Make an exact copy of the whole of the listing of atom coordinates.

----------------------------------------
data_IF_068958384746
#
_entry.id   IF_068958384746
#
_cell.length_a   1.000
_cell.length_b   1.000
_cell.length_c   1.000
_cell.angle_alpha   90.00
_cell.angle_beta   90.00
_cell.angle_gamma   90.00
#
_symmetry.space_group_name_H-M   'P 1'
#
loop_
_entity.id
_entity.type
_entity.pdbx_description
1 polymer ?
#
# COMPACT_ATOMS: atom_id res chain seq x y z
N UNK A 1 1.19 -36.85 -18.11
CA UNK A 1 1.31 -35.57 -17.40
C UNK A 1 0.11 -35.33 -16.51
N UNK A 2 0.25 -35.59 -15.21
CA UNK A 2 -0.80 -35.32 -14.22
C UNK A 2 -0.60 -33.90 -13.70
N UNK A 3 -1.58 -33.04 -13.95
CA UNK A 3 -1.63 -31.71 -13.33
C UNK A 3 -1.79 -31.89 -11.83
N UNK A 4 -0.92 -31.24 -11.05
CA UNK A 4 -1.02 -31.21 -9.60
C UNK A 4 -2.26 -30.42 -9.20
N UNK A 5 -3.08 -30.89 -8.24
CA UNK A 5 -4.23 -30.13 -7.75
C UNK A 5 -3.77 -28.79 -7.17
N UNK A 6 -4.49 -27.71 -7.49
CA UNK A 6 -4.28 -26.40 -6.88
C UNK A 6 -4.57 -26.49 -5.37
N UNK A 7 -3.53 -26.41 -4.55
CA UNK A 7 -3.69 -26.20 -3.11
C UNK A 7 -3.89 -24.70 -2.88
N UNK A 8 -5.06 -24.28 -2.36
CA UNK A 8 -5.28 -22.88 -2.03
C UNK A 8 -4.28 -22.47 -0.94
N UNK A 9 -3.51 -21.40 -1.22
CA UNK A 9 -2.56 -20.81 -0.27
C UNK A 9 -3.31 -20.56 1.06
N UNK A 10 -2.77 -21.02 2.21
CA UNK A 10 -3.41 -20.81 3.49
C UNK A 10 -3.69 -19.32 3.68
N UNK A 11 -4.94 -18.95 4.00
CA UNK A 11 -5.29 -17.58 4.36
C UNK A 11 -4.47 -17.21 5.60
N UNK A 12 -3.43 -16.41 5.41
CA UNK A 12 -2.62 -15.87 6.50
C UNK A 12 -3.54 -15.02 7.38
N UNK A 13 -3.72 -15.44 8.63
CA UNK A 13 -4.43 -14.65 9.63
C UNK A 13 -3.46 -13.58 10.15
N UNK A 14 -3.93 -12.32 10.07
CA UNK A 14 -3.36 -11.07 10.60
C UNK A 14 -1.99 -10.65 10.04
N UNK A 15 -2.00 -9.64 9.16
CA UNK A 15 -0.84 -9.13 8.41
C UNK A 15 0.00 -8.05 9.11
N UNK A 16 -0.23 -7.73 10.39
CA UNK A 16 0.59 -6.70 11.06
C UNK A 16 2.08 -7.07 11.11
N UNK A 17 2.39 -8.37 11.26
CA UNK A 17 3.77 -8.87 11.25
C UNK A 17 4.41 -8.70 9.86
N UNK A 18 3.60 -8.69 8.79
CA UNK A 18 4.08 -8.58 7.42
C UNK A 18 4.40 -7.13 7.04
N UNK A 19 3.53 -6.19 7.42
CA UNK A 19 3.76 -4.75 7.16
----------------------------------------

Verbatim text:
data_IF_068958384746
#
_entry.id   IF_068958384746
#
_cell.length_a   1.000
_cell.length_b   1.000
_cell.length_c   1.000
_cell.angle_alpha   90.00
_cell.angle_beta   90.00
_cell.angle_gamma   90.00
#
_symmetry.space_group_name_H-M   'P 1'
#
loop_
_entity.id
_entity.type
_entity.pdbx_description
1 polymer ?
#
# COMPACT_ATOMS: atom_id res chain seq x y z
N UNK A 1 1.19 -36.85 -18.11
CA UNK A 1 1.31 -35.57 -17.40
C UNK A 1 0.11 -35.33 -16.51
N UNK A 2 0.25 -35.59 -15.21
CA UNK A 2 -0.80 -35.32 -14.22
C UNK A 2 -0.60 -33.90 -13.70
N UNK A 3 -1.58 -33.04 -13.95
CA UNK A 3 -1.63 -31.71 -13.33
C UNK A 3 -1.79 -31.89 -11.83
N UNK A 4 -0.92 -31.24 -11.05
CA UNK A 4 -1.02 -31.21 -9.60
C UNK A 4 -2.26 -30.42 -9.20
N UNK A 5 -3.08 -30.89 -8.24
CA UNK A 5 -4.23 -30.13 -7.75
C UNK A 5 -3.77 -28.79 -7.17
N UNK A 6 -4.49 -27.71 -7.49
CA UNK A 6 -4.28 -26.40 -6.88
C UNK A 6 -4.57 -26.49 -5.37
N UNK A 7 -3.53 -26.41 -4.55
CA UNK A 7 -3.69 -26.20 -3.11
C UNK A 7 -3.89 -24.70 -2.88
N UNK A 8 -5.06 -24.28 -2.36
CA UNK A 8 -5.28 -22.88 -2.03
C UNK A 8 -4.28 -22.47 -0.94
N UNK A 9 -3.51 -21.40 -1.22
CA UNK A 9 -2.56 -20.81 -0.27
C UNK A 9 -3.31 -20.56 1.06
N UNK A 10 -2.77 -21.02 2.21
CA UNK A 10 -3.41 -20.81 3.49
C UNK A 10 -3.69 -19.32 3.68
N UNK A 11 -4.94 -18.95 4.00
CA UNK A 11 -5.29 -17.58 4.36
C UNK A 11 -4.47 -17.21 5.60
N UNK A 12 -3.43 -16.41 5.41
CA UNK A 12 -2.62 -15.87 6.50
C UNK A 12 -3.54 -15.02 7.38
N UNK A 13 -3.72 -15.44 8.63
CA UNK A 13 -4.43 -14.65 9.63
C UNK A 13 -3.46 -13.58 10.15
N UNK A 14 -3.93 -12.32 10.07
CA UNK A 14 -3.36 -11.07 10.60
C UNK A 14 -1.99 -10.65 10.04
N UNK A 15 -2.00 -9.64 9.16
CA UNK A 15 -0.84 -9.13 8.41
C UNK A 15 0.00 -8.05 9.11
N UNK A 16 -0.23 -7.73 10.39
CA UNK A 16 0.59 -6.70 11.06
C UNK A 16 2.08 -7.07 11.11
N UNK A 17 2.39 -8.37 11.26
CA UNK A 17 3.77 -8.87 11.25
C UNK A 17 4.41 -8.70 9.86
N UNK A 18 3.60 -8.69 8.79
CA UNK A 18 4.08 -8.58 7.42
C UNK A 18 4.40 -7.13 7.04
N UNK A 19 3.53 -6.19 7.42
CA UNK A 19 3.76 -4.75 7.16